The world's first wiki where authorship really matters (Nature Genetics, 2008). Due credit and reputation for authors. Imagine a global collaborative knowledge base for original thoughts. Search thousands of articles and collaborate with scientists around the globe.

wikigene or wiki gene protein drug chemical gene disease author authorship tracking collaborative publishing evolutionary knowledge reputation system wiki2.0 global collaboration genes proteins drugs chemicals diseases compound
Hoffmann, R. A wiki for the life sciences where authorship matters. Nature Genetics (2008)

A retrogen strategy for presentation of an intracellular tumor antigen as an exogenous antigen by dendritic cells induces potent antitumor T helper and CTL responses.

Induction of an effective antitumor response requires CD4+ helper T (Th) cells to recognize antigens on the same dendritic cells (DCs) that cross-present CTL antigens. Such cross-presentation is difficult to achieve by current tumor vaccine strategies. Here, we develop a novel "Retrogen" strategy for DCs to efficiently cross-present an intracellular tumor antigen, MAGE-3, to both MHC class I and MHC class II in a cognate manner. Specifically, the MAGE-3 gene was linked to a leader sequence at its NH2 terminus for secretion and to a cell-binding domain at its COOH terminus for receptor-mediated internalization. DCs transduced with the modified MAGE-3 gene produced and secreted MAGE-3 proteins, which were efficiently taken up by DCs via receptor-mediated internalization and presented as exogenous antigens to class I and class II molecules. Immunization of mice with the transduced DCs expressing the MAGE-3 fusion protein, termed "Retrogen" for its retrograde transport/internalization after secretion, efficiently induced all arms of the adaptive antitumor immune responses. Thus, this retrogen strategy of using a unifying mechanism for DCs to cross-present an intracellular tumor antigen in a cognate manner could be generally used to improve the efficacy of tumor vaccines and immunotherapies.[1]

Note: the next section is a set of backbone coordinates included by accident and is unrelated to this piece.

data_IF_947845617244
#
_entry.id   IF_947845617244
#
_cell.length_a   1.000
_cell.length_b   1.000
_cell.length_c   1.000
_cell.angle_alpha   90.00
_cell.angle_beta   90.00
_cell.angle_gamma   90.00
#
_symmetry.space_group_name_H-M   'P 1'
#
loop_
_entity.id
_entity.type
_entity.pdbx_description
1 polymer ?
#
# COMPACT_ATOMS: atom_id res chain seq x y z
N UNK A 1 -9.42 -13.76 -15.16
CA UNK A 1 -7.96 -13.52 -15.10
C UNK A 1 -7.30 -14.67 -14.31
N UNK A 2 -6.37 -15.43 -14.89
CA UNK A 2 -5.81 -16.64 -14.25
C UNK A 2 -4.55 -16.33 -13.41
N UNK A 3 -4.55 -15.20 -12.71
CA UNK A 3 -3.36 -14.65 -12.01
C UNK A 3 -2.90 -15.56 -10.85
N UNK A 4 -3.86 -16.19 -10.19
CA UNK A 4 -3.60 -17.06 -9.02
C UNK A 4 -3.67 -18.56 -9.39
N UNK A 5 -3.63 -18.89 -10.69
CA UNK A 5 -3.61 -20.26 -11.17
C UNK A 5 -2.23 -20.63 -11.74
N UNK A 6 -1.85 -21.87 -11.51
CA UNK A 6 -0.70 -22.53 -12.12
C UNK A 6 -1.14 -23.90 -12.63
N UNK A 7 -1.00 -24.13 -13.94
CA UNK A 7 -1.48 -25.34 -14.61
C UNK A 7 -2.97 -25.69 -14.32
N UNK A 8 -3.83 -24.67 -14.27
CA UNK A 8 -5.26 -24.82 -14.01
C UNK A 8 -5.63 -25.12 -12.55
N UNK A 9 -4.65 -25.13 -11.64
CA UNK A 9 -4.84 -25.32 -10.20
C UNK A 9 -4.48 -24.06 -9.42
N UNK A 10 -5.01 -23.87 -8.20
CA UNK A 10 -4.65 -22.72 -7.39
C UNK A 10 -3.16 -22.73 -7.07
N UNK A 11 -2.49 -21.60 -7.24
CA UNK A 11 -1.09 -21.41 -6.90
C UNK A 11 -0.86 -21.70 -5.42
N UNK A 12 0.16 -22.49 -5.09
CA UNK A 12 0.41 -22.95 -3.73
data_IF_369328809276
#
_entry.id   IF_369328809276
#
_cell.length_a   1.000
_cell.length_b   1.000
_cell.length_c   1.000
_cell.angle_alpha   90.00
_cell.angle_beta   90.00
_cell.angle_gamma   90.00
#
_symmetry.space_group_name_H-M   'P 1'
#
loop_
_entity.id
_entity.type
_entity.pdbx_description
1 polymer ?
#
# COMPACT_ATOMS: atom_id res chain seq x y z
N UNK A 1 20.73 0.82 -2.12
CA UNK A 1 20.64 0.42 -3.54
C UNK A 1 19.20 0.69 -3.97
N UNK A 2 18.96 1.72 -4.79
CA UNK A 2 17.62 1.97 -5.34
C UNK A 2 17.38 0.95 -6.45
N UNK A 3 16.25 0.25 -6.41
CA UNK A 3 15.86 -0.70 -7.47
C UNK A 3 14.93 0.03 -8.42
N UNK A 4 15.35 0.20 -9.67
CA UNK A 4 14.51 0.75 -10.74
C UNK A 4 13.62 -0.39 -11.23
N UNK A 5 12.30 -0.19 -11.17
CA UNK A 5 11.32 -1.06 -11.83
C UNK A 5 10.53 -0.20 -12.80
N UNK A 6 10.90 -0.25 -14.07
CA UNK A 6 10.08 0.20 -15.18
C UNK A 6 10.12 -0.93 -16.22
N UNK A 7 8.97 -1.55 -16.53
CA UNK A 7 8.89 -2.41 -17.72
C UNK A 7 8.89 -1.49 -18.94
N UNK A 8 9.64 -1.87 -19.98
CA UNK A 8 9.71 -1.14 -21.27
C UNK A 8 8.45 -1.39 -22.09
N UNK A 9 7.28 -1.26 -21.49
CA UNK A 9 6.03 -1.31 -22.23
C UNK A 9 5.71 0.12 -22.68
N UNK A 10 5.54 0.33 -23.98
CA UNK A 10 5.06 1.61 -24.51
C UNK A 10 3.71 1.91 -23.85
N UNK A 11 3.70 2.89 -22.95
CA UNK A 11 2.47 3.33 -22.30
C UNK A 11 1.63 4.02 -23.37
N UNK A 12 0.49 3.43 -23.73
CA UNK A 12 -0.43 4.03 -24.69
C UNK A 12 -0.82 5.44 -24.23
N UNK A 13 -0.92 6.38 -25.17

WikiGenes - Universities